The American Arbitration Association ("AAA") has announced on its website that it is offering a "Streamlined Three-Arbitrator Panel Option" for large, complex cases. It's a fresh idea that is worthy of parties' consideration in cases where the rules (see Section L-2(a)) or the parties' agreement requires a panel of three arbitrators to hear and decide the case. The Streamlined Three-Arbitrator Panel Option allows a single arbitrator to work with the parties in moving the case through the preliminary and discovery stages. A full panel participates in the evidentiary hearing and in rendering the final award.
Alternative dispute resolution is rightly gaining steam as an efficient, fair mechanism for the resolution of complex business disputes. Many companies are redrafting their standard-form contracts to include mandatory arbitration clauses. This is particularly true for companies doing business across state or national borders, so that they might avoid being hauled into court in a foreign jurisdiction. But what if you agree to arbitrate a business dispute and end up losing? Do you have any recourse?
Arbitration clauses are common in corporate agreements, but can an employee invoke her company's arbitration clause in a contract with a plaintiff to compel arbitration? In a recent decision, the First Circuit held a defendant employee could do just, calling the plaintiff's arguments to the contrary "illogical and impractical." Grand Wireless, Inc. v. Verizon Wireless, Inc., No. 13-1149, 2014 WL 1054418 at *9 (1st Cir., Mar. 19, 2014).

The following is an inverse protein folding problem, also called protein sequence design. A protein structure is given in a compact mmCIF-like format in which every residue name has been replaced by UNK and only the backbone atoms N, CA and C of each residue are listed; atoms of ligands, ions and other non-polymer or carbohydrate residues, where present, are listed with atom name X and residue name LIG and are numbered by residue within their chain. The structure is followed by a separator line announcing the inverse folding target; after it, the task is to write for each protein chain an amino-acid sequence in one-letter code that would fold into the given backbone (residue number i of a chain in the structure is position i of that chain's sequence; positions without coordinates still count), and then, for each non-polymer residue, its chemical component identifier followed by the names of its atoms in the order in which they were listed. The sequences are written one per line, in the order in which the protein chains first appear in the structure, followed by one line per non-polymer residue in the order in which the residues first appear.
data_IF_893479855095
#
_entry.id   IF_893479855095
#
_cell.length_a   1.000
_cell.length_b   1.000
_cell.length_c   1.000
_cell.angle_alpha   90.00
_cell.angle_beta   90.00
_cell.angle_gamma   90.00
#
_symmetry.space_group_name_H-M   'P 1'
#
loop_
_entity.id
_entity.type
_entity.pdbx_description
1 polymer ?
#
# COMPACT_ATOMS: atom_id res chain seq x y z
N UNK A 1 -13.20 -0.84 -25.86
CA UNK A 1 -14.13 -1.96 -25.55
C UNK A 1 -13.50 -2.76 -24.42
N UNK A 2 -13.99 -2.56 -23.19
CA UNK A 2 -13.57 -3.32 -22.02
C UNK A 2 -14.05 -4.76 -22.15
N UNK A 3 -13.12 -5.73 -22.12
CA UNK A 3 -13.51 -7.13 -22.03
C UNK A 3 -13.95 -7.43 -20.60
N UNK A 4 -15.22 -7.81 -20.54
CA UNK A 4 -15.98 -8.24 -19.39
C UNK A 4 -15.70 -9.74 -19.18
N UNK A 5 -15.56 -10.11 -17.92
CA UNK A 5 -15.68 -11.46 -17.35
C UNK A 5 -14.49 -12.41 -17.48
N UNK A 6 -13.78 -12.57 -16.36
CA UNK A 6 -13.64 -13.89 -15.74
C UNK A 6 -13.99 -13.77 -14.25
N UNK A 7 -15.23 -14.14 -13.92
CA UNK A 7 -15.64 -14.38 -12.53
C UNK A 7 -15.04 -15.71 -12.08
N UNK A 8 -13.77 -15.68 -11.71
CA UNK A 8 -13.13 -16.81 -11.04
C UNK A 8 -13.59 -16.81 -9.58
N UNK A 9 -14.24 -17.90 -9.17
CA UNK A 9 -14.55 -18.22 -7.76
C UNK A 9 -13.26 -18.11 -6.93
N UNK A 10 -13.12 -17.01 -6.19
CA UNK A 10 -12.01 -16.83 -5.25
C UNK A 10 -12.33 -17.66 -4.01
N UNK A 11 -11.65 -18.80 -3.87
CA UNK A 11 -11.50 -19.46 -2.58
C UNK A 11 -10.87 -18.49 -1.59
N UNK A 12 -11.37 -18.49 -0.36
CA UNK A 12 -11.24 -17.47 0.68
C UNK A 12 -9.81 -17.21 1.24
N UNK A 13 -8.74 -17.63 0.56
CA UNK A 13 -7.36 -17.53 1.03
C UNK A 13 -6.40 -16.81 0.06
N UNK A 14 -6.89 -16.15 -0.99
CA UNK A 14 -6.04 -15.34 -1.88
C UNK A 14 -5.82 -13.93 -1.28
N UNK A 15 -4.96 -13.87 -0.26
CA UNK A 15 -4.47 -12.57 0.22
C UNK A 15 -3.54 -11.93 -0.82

Aside from the flexibility to tailor the process to the particular needs of the case, arbitration also enjoys another major advantage over litigation: the ability to keep the proceedings confidential. Although a party involved in litigation can move to seal the court proceedings, public access to court records is a central tenet of the American legal system that cannot easily be restricted.